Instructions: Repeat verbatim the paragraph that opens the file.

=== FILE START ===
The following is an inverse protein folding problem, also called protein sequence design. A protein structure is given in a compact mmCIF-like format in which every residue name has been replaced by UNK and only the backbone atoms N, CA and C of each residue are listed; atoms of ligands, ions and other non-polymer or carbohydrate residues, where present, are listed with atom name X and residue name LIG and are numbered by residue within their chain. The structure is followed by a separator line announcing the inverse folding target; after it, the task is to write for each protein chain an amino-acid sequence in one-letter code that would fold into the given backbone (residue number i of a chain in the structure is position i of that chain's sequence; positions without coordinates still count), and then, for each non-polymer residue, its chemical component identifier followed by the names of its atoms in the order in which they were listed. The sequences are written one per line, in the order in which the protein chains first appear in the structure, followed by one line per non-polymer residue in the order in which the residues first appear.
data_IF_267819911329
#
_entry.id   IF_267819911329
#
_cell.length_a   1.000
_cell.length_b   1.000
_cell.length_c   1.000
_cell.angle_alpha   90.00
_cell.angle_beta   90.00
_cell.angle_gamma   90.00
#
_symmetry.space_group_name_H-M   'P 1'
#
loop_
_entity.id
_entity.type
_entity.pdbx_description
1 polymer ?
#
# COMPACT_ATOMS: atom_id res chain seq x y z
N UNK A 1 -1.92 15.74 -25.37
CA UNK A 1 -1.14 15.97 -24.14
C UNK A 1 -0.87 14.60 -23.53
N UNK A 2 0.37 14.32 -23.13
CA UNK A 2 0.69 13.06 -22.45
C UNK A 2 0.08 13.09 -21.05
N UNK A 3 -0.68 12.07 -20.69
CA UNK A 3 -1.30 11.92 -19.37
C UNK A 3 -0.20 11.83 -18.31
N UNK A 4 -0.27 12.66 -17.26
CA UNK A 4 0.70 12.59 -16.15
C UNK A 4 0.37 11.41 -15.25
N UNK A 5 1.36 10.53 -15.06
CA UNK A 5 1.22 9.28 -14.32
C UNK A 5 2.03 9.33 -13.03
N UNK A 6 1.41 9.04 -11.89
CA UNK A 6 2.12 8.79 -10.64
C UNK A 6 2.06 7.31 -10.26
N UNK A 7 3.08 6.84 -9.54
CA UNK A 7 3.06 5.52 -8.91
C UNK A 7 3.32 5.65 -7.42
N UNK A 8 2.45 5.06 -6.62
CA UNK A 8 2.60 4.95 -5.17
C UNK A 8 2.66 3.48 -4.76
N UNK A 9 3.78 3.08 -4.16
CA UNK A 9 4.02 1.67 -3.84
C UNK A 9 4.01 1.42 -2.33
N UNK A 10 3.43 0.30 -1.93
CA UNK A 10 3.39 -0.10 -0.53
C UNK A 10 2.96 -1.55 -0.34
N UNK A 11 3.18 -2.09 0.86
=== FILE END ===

The following is an inverse protein folding problem, also called protein sequence design. A protein structure is given in a compact mmCIF-like format in which every residue name has been replaced by UNK and only the backbone atoms N, CA and C of each residue are listed; atoms of ligands, ions and other non-polymer or carbohydrate residues, where present, are listed with atom name X and residue name LIG and are numbered by residue within their chain. The structure is followed by a separator line announcing the inverse folding target; after it, the task is to write for each protein chain an amino-acid sequence in one-letter code that would fold into the given backbone (residue number i of a chain in the structure is position i of that chain's sequence; positions without coordinates still count), and then, for each non-polymer residue, its chemical component identifier followed by the names of its atoms in the order in which they were listed. The sequences are written one per line, in the order in which the protein chains first appear in the structure, followed by one line per non-polymer residue in the order in which the residues first appear.